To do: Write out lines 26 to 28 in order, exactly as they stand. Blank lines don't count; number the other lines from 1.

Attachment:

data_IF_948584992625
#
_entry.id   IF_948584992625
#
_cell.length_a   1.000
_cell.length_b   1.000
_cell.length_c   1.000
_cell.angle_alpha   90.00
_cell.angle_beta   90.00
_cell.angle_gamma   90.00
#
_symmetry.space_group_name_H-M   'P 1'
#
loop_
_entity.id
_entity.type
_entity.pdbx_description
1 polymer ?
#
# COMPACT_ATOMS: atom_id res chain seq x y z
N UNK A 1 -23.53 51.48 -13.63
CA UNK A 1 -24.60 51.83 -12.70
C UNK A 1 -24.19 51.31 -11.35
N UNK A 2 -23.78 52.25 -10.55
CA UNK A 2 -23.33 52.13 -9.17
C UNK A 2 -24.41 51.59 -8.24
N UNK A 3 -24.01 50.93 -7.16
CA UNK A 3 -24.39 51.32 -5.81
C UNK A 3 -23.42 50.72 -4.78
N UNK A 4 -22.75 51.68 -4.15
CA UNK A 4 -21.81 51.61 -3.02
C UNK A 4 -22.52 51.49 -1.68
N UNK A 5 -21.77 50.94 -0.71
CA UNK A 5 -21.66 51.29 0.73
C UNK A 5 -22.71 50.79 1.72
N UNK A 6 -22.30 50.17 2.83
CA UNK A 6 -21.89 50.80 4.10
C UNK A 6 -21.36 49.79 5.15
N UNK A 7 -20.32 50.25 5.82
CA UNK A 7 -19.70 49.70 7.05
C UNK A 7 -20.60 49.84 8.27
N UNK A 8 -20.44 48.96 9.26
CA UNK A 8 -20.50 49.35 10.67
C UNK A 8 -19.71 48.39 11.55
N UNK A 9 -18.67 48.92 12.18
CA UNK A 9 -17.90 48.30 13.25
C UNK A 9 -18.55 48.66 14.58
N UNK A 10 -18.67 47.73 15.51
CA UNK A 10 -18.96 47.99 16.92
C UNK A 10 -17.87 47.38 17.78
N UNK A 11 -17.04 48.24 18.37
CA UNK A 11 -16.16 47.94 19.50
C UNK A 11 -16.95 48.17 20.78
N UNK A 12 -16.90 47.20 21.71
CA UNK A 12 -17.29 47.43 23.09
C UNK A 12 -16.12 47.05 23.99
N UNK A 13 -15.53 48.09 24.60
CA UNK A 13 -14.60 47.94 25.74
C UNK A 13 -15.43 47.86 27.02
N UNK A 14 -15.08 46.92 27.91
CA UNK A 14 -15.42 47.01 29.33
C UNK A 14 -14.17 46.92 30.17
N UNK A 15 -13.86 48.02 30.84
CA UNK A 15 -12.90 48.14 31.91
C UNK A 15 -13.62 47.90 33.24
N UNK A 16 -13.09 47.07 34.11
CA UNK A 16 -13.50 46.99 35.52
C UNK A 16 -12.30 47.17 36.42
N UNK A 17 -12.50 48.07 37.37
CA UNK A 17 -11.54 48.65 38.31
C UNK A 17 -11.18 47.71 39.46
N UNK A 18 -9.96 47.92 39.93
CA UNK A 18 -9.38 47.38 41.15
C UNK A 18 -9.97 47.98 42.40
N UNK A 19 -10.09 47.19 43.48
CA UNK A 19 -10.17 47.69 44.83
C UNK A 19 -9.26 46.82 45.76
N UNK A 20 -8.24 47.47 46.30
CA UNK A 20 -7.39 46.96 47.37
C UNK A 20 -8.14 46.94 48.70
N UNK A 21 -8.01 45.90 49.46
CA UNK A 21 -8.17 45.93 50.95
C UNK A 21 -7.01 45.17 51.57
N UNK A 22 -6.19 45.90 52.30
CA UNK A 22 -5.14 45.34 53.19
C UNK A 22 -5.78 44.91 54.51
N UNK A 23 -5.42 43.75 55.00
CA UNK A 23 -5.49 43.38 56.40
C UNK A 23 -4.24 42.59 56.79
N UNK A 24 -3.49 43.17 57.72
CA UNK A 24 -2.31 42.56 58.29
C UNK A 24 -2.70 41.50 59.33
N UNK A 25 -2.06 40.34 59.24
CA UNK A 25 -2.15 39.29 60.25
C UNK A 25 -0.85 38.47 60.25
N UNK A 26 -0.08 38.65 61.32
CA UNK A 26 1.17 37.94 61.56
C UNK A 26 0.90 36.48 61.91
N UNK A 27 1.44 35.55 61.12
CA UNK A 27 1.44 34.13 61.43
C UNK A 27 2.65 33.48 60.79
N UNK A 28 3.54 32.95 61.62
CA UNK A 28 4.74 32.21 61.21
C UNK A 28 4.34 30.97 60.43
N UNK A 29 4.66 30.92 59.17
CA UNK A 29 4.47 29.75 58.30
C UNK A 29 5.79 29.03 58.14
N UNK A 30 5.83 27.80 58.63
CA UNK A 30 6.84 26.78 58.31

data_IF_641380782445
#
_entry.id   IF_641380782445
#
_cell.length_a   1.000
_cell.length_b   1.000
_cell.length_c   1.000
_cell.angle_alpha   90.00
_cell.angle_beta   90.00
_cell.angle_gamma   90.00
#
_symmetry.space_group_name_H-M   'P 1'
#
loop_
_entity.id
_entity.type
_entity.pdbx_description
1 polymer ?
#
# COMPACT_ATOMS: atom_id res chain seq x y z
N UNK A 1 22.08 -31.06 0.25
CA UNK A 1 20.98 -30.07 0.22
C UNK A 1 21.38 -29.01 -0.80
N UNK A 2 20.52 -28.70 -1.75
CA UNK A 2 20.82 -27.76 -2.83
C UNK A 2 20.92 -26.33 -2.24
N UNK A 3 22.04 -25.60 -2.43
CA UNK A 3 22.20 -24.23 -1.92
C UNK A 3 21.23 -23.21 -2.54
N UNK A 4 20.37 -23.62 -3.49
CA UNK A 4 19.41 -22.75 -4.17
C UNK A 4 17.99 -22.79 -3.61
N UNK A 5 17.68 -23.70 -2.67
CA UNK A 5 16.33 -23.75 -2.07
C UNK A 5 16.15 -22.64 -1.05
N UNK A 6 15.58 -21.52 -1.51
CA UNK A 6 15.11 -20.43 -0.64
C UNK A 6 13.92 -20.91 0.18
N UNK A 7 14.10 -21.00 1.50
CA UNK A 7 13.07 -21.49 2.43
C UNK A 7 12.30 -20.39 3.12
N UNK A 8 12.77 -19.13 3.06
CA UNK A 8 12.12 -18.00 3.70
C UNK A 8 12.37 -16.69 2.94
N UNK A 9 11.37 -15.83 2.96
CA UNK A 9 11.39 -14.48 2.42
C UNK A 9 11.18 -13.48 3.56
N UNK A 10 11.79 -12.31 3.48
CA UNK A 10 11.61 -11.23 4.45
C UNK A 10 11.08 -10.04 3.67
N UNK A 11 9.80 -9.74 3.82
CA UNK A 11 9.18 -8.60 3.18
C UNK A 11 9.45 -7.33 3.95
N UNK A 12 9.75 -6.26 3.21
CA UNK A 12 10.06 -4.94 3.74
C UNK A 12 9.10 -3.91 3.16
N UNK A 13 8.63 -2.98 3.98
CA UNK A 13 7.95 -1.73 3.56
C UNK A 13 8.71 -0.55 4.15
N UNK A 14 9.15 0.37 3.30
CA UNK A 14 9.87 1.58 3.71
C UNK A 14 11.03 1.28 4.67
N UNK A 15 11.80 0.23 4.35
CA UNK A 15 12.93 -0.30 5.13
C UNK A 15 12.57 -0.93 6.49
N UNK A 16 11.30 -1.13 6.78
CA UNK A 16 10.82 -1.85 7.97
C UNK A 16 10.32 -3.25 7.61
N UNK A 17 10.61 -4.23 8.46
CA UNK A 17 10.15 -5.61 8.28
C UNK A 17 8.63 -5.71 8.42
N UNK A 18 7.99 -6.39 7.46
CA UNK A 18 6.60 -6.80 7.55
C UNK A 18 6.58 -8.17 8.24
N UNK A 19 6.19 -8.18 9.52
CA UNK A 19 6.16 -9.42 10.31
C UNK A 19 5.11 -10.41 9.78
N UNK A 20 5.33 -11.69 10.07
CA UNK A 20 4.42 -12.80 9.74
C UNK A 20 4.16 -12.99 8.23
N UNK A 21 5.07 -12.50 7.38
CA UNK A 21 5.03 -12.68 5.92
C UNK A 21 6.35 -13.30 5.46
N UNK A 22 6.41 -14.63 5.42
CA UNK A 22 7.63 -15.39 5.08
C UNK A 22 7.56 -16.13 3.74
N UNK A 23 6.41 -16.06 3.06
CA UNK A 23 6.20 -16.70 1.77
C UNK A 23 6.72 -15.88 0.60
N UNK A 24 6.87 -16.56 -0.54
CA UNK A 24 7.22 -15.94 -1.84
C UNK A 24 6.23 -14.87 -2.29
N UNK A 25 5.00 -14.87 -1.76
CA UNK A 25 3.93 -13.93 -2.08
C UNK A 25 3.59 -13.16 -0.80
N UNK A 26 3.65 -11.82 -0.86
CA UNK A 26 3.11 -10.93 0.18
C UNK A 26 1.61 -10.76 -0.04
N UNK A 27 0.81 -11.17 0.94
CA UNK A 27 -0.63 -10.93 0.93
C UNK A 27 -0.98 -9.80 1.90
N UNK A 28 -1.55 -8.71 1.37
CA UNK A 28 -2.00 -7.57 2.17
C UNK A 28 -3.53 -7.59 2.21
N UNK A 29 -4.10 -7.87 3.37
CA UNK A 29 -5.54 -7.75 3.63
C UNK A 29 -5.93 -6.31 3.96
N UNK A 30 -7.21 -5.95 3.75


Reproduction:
C UNK A 2 -24.41 51.59 -8.24
N UNK A 3 -24.01 50.93 -7.16
CA UNK A 3 -24.39 51.32 -5.81